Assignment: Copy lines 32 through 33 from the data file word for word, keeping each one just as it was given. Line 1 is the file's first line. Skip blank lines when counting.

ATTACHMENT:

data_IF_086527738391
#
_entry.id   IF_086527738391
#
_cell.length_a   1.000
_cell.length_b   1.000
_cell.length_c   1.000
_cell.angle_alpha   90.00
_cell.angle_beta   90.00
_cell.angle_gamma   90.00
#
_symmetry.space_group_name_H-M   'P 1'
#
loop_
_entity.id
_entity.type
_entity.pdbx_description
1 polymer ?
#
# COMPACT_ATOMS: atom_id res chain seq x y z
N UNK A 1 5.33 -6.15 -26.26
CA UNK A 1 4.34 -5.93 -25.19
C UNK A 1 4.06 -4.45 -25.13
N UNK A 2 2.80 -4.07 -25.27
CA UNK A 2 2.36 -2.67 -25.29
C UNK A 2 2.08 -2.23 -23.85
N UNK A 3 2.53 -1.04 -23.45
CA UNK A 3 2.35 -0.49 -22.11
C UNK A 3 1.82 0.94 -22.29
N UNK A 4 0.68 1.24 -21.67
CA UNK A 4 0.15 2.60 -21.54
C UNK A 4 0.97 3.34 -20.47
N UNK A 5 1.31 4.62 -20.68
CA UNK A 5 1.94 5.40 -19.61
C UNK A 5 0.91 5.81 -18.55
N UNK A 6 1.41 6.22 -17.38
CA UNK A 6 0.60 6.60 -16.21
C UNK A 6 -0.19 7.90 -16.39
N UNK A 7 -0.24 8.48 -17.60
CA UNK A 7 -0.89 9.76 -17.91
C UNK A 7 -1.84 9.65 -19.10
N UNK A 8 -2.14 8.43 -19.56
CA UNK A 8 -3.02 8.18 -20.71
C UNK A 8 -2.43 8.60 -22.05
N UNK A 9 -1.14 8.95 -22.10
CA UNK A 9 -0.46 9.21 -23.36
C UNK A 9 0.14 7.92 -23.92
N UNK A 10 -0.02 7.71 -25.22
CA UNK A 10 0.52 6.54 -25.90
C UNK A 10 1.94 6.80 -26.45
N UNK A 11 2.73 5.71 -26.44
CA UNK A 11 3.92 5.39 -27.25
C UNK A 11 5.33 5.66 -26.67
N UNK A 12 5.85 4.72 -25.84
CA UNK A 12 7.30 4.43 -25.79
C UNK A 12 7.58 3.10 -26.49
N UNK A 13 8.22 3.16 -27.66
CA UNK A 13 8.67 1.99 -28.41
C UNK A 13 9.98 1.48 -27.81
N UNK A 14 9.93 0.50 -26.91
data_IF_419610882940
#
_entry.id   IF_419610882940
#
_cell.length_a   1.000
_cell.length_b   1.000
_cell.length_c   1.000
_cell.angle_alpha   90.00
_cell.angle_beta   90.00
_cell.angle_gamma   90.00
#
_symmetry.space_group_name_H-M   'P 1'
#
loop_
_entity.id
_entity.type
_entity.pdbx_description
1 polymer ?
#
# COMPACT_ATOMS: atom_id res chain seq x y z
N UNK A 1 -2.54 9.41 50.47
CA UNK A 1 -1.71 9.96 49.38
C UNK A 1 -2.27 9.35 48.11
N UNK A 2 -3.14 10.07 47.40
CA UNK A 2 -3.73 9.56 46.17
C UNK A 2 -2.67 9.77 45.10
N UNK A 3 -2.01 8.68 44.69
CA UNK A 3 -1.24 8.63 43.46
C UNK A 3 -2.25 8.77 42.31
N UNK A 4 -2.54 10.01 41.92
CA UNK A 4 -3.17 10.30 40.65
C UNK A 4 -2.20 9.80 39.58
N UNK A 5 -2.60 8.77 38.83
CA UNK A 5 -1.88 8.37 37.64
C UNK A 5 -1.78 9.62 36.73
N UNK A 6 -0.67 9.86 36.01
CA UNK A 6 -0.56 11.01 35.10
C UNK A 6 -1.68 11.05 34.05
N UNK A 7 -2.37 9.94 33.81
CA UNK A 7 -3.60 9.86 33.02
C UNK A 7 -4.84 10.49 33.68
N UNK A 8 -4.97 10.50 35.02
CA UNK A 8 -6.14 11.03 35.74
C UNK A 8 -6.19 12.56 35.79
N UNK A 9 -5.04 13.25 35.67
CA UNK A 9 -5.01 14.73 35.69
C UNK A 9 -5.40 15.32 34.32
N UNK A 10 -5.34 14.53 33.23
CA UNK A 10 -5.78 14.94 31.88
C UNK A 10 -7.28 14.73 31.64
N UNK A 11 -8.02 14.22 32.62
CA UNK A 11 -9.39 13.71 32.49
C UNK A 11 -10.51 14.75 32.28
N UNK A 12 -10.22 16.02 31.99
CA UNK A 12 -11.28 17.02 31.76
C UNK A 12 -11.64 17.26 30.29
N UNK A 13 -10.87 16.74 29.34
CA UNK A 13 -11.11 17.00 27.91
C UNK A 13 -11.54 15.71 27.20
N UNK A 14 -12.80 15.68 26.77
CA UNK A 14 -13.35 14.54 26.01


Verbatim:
C UNK A 4 0.97 3.34 -20.47
N UNK A 5 1.31 4.62 -20.68